One time, in kindergarten, I remember we were making log cabin pictures with pretzels while we learned about Abraham Lincoln. But after I had done the interesting part, perfectly shaping the pretzels to border the windows, I was and knew I was going to be very bored with doing the same old thing with the rest of the flat little house.

To my right were three computers. I wanted to play the alphabet game. After a few minutes of being on the computer, my unfinished project still laying on the table, I felt my chair whip around and all of a sudden I was nose to nose with my teacher. Her lips curled in her rage as she hissed “what are you doing?!?” She ushered me forcefully back to my chair, not much harming me but leaving me bewildered and terrified. I cried softly.

I understood she was mad. But I didn’t understand exactly why. She had not made it apparent that I needed to complete the craft or else… I only understood my mothers’ instructions. With the tone of her voice, the shape of her lips, the look in her eyes, I could determine the importance of the task I was given. But my teacher had said so kindly that she would like us to finish our pictures so we could take them home, a message I did not see manditoriality in. I was absolutely dumbfounded at her response, how her soft gentle speech turned into a whipping spit of anger.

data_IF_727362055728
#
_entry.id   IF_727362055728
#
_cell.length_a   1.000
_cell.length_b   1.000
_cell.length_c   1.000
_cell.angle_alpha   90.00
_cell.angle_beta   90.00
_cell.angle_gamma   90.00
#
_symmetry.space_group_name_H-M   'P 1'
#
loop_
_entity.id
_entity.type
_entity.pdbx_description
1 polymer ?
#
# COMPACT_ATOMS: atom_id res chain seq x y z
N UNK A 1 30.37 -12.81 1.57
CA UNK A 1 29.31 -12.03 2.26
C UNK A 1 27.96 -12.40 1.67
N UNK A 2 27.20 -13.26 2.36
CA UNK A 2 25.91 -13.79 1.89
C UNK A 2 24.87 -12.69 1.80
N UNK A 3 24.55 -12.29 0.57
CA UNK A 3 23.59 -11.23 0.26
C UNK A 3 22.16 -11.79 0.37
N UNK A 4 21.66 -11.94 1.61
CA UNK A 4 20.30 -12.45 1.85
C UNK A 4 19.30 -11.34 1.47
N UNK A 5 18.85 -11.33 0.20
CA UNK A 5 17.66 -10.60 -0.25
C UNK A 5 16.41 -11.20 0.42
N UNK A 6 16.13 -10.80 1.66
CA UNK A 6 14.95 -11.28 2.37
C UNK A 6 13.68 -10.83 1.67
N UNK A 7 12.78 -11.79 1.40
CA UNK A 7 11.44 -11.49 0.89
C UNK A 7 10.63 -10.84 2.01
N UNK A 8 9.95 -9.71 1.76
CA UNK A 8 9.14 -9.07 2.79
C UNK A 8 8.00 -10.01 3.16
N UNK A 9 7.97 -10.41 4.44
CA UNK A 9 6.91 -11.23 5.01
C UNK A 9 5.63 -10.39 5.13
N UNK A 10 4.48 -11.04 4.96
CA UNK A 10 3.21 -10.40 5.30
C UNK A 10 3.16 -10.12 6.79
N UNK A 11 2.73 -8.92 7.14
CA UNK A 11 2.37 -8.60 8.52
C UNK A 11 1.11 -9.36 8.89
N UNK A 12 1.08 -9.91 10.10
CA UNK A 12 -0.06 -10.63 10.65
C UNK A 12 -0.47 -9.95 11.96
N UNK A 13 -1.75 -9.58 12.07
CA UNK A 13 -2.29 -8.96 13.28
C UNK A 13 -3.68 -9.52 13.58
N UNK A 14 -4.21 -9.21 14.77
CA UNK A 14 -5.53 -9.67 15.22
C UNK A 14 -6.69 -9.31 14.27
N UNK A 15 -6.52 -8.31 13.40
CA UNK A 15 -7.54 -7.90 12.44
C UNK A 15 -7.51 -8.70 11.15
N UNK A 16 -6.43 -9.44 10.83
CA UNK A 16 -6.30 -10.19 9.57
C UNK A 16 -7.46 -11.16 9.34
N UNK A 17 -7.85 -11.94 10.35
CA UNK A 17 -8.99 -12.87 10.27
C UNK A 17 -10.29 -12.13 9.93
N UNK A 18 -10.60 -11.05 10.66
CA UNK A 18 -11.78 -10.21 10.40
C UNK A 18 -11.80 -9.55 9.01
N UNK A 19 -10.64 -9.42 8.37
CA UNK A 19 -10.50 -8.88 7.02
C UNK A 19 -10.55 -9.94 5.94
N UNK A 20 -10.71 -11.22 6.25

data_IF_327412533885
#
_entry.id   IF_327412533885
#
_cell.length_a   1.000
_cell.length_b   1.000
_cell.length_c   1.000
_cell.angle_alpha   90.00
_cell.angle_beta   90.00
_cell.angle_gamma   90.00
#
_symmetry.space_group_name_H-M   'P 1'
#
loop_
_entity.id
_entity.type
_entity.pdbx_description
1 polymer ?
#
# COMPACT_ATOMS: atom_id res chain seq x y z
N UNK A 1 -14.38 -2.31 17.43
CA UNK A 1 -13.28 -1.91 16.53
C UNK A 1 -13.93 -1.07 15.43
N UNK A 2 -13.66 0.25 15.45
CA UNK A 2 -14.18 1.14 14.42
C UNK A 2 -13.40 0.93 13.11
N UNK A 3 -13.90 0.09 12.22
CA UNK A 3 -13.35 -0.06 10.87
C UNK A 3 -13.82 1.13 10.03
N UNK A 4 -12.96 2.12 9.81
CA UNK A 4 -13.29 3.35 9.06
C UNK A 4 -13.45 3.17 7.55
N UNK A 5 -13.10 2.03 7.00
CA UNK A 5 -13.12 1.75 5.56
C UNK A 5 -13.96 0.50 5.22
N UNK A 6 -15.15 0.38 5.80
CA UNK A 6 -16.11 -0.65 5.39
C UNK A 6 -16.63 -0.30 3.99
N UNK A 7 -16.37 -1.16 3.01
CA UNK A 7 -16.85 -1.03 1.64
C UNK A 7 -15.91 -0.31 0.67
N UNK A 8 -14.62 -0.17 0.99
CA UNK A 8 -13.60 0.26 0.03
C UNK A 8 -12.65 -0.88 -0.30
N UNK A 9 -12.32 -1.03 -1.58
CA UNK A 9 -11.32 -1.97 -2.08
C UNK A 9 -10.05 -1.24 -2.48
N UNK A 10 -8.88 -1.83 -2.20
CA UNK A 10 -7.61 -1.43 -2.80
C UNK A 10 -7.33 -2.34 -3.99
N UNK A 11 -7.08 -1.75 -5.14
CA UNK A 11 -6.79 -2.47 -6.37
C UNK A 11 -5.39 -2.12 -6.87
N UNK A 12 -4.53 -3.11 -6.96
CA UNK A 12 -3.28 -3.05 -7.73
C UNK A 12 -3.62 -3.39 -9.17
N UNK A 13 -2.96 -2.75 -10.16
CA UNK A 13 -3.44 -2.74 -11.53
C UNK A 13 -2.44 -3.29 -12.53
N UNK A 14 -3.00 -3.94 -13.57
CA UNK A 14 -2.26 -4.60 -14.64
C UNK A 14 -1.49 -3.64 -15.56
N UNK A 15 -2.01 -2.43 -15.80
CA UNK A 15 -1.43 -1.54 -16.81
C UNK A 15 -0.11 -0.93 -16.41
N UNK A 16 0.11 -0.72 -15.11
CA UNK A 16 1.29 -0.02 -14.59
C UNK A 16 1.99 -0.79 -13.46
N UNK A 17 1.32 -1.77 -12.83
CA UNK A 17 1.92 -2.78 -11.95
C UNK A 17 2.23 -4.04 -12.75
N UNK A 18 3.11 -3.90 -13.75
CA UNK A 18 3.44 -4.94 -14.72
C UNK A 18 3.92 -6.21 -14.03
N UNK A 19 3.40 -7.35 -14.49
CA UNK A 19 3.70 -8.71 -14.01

I remember that I would occasionally play sailors with my little brother on his loft bed, but most of the time, especially as a young child, I would play by myself in my dollhouse. I found it very awkward to play like I did in a doll house with another person. I liked to control the story and basically shape whatever happened.

It was around that time that I began narrating in my head, something I still do. I would say out loud the story I was playing, and when I grew tired of that, I always felt I had to say a formal good-bye as a narrator. Now, at an older age, I still mentally narrate my actions and things that I see (such as movies), as they happen.